None of the readings for today’s Liturgy of the Word is lengthy.  That may delight many.  Forgive me.  I don’t mean to be sarcastic, but it is unfortunate that so many of us do not have the attention span to accommodate lengthy readings – to say nothing of lengthy homilies.  We are so used to quick cuts in film and short sound bites in audio that many cannot tolerate longer takes.  Well, if the Lector isn’t careful, the proclamations of the first reading will be over before the Assembly settles down to listen.  Lectors, beware!

In the first reading from the first Book of Chronicles, we are party to a great celebration as King David assembles all Israel in Jerusalem to welcome the Ark of the Lord to its dwelling place, the tent he had prepared for it.  The Ark is the sign of God’s presence among the people.  The Ark contains the tablets of the Law, the Covenant carved into stone.  The Ark that carries these holy contents is itself holy.  God is present there.  No mortal can touch it without committing sin.  So the Ark is carried on poles and borne on the shoulders of four porters to its place of veneration.  Music and dancing accompany the transition.  We don’t hear this in the edited reading, but David is so elated by the wonderful event that his enthusiasm gets the better of him and some are embarrassed to see him leaping and dancing about before the Ark.  How indecorous.  Expressions of joy should be more restrained.  At least some think so.

Mary is the Ark of the New Covenant.  She carried in her womb the living Word made flesh.  The Son born of her will bring about the new and eternal Covenant with God.  She is the Mother of the Church, the Body of Christ.  On this day we gather with Mary and sing her praises, rejoicing because she is our mother as well.  I remember a Marian celebration while I was in Uganda.  I’ll never forget the singing and the clapping and the group of Liturgical Dancers moving their bodies in praise as we entered into worship, rejoicing with Mary now enthroned as Queen of Heaven and Earth.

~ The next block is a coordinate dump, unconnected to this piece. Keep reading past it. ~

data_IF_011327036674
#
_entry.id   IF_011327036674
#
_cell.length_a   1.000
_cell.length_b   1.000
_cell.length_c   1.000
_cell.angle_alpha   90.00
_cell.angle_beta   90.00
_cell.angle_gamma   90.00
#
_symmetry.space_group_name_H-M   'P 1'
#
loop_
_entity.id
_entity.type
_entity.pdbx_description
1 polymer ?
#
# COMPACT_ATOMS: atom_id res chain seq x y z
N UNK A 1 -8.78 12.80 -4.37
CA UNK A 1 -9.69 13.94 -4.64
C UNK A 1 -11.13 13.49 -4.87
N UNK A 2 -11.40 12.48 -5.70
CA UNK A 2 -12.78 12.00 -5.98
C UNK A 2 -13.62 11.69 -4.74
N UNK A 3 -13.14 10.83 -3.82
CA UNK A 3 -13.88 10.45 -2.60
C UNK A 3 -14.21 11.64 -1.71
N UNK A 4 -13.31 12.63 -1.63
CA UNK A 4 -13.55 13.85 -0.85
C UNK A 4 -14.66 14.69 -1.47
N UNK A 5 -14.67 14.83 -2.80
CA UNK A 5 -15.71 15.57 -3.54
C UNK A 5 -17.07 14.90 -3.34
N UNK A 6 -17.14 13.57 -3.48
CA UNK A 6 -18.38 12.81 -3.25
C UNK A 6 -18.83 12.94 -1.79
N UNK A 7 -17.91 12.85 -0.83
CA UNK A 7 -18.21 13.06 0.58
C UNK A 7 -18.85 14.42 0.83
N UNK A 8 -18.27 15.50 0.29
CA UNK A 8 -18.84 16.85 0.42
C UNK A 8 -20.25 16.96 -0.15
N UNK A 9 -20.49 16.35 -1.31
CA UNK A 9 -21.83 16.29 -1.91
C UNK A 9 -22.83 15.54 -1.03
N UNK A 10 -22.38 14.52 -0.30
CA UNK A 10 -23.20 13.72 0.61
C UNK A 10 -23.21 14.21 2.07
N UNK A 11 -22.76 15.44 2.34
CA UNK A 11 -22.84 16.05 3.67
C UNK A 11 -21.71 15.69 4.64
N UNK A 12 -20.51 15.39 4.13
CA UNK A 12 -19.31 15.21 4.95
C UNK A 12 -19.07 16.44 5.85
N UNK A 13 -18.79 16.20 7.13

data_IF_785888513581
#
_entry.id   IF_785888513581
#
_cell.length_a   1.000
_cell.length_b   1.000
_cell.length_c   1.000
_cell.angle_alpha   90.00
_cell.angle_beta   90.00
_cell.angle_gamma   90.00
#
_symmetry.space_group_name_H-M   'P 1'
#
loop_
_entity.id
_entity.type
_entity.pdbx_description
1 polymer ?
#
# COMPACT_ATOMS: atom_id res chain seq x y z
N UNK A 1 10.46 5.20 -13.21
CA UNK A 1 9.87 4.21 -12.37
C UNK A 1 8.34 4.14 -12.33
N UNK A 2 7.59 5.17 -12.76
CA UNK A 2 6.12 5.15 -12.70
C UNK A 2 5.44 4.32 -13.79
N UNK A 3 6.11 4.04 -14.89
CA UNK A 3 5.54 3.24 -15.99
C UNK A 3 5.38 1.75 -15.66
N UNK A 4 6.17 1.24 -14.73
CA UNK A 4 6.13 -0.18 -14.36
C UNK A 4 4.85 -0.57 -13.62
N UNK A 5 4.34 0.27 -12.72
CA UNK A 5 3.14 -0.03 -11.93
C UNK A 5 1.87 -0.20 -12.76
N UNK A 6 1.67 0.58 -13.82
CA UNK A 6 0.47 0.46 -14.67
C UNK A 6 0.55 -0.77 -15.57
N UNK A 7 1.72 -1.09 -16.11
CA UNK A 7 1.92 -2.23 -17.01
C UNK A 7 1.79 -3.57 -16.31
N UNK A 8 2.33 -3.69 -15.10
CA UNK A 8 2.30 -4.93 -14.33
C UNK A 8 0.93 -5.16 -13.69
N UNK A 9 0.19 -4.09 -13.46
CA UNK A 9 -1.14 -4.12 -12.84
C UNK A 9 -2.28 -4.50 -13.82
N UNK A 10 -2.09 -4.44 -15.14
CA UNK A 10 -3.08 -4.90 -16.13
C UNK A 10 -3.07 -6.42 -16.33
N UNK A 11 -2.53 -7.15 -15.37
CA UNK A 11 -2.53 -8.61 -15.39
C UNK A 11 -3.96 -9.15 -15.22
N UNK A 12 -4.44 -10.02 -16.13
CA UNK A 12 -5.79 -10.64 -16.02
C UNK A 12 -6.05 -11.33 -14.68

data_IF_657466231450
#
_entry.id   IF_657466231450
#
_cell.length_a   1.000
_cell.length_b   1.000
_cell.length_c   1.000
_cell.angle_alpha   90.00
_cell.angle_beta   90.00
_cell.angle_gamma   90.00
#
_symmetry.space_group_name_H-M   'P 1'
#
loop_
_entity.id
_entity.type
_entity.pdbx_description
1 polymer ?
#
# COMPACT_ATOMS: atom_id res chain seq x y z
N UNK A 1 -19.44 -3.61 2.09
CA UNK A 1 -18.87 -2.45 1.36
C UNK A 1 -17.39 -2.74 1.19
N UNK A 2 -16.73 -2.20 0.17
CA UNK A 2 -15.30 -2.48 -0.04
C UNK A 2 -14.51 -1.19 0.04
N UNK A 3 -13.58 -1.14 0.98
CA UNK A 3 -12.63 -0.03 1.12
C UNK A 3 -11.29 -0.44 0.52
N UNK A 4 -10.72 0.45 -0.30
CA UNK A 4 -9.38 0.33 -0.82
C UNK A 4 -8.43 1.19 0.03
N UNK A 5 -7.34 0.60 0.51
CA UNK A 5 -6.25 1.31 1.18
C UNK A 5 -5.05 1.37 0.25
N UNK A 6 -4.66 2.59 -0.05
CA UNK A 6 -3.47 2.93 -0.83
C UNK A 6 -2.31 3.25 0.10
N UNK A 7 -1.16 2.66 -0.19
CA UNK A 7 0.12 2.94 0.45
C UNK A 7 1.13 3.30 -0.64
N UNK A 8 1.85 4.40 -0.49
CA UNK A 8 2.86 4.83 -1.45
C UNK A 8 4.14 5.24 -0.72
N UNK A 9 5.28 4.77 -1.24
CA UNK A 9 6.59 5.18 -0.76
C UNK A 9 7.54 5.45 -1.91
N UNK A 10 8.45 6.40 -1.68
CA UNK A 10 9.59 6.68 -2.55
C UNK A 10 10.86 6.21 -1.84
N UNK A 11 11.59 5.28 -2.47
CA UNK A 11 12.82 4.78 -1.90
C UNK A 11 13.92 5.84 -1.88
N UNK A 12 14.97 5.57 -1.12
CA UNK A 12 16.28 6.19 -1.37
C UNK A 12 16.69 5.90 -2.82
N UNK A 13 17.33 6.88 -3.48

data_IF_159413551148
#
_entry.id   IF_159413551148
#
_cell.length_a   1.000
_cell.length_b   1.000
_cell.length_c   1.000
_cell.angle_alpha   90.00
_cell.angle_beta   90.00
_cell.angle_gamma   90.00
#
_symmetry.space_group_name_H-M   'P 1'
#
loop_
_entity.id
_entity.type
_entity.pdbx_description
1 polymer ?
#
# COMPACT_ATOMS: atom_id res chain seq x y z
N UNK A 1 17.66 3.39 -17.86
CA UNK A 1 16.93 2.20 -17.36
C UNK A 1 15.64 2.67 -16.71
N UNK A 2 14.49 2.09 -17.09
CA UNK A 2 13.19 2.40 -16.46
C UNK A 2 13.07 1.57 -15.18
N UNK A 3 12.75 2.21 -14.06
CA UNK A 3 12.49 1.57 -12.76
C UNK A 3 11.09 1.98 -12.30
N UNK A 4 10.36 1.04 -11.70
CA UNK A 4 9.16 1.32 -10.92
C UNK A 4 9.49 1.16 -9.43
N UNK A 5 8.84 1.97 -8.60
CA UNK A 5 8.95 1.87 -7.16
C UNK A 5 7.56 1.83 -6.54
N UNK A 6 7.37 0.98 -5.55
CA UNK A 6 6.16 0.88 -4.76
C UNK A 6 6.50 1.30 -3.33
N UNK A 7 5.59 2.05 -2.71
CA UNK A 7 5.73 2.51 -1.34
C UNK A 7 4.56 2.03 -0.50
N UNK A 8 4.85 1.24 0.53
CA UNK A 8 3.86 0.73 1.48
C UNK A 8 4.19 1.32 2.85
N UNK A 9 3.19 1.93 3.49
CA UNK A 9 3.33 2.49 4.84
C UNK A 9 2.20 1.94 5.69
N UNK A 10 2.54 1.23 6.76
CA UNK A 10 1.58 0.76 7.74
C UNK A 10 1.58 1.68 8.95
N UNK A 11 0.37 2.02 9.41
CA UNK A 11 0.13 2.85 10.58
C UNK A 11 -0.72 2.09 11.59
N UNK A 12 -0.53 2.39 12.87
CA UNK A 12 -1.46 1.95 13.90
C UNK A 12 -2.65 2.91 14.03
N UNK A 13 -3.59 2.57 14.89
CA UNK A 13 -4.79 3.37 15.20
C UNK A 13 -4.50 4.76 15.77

In the second reading there are more truths for us to ponder.  Some things seem too good to believe.  Some of the Corinthians have already decided that there was no resurrection from the dead.  They wonder about Christ’s resurrection.  Paul steadfastly proclaimed Christ, risen from the dead and living in glory.  In the great Pascal event, Paul taught that death has been conquered and sin, forgiven.

There is baptismal imagery in this brief reading.  When we were baptized, we entered the waters described both as tomb and womb.  When the waters were poured over us, or we were immersed in the waters, we died there to all that was of sin and opposed to God.  We came out of the waters, born to a new life, clothed in Christ.  The white robe we were clothed with then symbolized that rebirth and new life.  If we believe that then we will thrill when we hear Paul taunt the once invincible Death.  Death is swallowed up in victory.  Where, O Death, is your victory?  Where O Death, is your sting?  After her Son, Mary is the first to experience that victory.  She is the sign that one day that victory will be ours as well.  If death cannot triumph over us, what is there left for us to fear?